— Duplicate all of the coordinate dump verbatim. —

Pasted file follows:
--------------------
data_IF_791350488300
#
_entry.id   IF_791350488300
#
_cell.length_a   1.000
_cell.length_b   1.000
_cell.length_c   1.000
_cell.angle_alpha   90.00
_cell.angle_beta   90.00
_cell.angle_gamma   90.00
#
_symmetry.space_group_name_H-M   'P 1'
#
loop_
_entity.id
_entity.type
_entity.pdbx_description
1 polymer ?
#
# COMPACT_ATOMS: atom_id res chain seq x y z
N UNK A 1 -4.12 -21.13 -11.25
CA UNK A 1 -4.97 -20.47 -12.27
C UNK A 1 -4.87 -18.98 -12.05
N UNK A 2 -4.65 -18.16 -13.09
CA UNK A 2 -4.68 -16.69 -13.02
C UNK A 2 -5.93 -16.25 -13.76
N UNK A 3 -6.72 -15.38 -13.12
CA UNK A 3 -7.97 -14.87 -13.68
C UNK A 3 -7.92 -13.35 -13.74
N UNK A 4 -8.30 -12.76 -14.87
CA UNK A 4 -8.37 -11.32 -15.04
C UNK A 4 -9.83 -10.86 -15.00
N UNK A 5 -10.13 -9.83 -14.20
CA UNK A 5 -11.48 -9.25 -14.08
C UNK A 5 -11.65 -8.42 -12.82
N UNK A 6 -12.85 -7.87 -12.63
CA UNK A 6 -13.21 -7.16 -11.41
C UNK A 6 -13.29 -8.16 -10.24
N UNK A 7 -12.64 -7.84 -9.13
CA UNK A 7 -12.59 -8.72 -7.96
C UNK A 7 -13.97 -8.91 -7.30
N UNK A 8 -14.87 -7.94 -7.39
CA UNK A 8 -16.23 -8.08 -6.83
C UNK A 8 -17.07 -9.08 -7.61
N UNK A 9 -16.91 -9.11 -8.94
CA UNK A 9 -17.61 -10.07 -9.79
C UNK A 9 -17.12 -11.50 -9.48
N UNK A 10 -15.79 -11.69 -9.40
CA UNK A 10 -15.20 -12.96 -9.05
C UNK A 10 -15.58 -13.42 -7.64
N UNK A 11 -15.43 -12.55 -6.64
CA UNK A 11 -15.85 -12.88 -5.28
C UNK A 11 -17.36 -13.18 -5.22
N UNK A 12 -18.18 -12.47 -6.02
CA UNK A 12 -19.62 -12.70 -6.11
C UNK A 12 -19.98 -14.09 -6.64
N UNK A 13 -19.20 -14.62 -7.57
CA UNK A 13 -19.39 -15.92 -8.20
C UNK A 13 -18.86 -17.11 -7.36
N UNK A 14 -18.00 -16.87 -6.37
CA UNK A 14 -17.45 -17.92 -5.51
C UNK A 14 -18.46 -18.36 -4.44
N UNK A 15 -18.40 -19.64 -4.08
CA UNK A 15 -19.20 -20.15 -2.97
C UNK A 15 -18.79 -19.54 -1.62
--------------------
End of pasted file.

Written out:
data_IF_791350488300
#
_entry.id   IF_791350488300
#
_cell.length_a   1.000
_cell.length_b   1.000
_cell.length_c   1.000
_cell.angle_alpha   90.00
_cell.angle_beta   90.00
_cell.angle_gamma   90.00
#
_symmetry.space_group_name_H-M   'P 1'
#
loop_
_entity.id
_entity.type
_entity.pdbx_description
1 polymer ?
#
# COMPACT_ATOMS: atom_id res chain seq x y z
N UNK A 1 -4.12 -21.13 -11.25
CA UNK A 1 -4.97 -20.47 -12.27
C UNK A 1 -4.87 -18.98 -12.05
N UNK A 2 -4.65 -18.16 -13.09
CA UNK A 2 -4.68 -16.69 -13.02
C UNK A 2 -5.93 -16.25 -13.76
N UNK A 3 -6.72 -15.38 -13.12
CA UNK A 3 -7.97 -14.87 -13.68
C UNK A 3 -7.92 -13.35 -13.74
N UNK A 4 -8.30 -12.76 -14.87
CA UNK A 4 -8.37 -11.32 -15.04
C UNK A 4 -9.83 -10.86 -15.00
N UNK A 5 -10.13 -9.83 -14.20
CA UNK A 5 -11.48 -9.25 -14.08
C UNK A 5 -11.65 -8.42 -12.82
N UNK A 6 -12.85 -7.87 -12.63
CA UNK A 6 -13.21 -7.16 -11.41
C UNK A 6 -13.29 -8.16 -10.24
N UNK A 7 -12.64 -7.84 -9.13
CA UNK A 7 -12.59 -8.72 -7.96
C UNK A 7 -13.97 -8.91 -7.30
N UNK A 8 -14.87 -7.94 -7.39
CA UNK A 8 -16.23 -8.08 -6.83
C UNK A 8 -17.07 -9.08 -7.61
N UNK A 9 -16.91 -9.11 -8.94
CA UNK A 9 -17.61 -10.07 -9.79
C UNK A 9 -17.12 -11.50 -9.48
N UNK A 10 -15.79 -11.69 -9.40
CA UNK A 10 -15.20 -12.96 -9.05
C UNK A 10 -15.58 -13.42 -7.64
N UNK A 11 -15.43 -12.55 -6.64
CA UNK A 11 -15.85 -12.88 -5.28
C UNK A 11 -17.36 -13.18 -5.22
N UNK A 12 -18.18 -12.47 -6.02
CA UNK A 12 -19.62 -12.70 -6.11
C UNK A 12 -19.98 -14.09 -6.64
N UNK A 13 -19.20 -14.62 -7.57
CA UNK A 13 -19.39 -15.92 -8.20
C UNK A 13 -18.86 -17.11 -7.36
N UNK A 14 -18.00 -16.87 -6.37
CA UNK A 14 -17.45 -17.92 -5.51
C UNK A 14 -18.46 -18.36 -4.44
N UNK A 15 -18.40 -19.64 -4.08
CA UNK A 15 -19.20 -20.15 -2.97
C UNK A 15 -18.79 -19.54 -1.62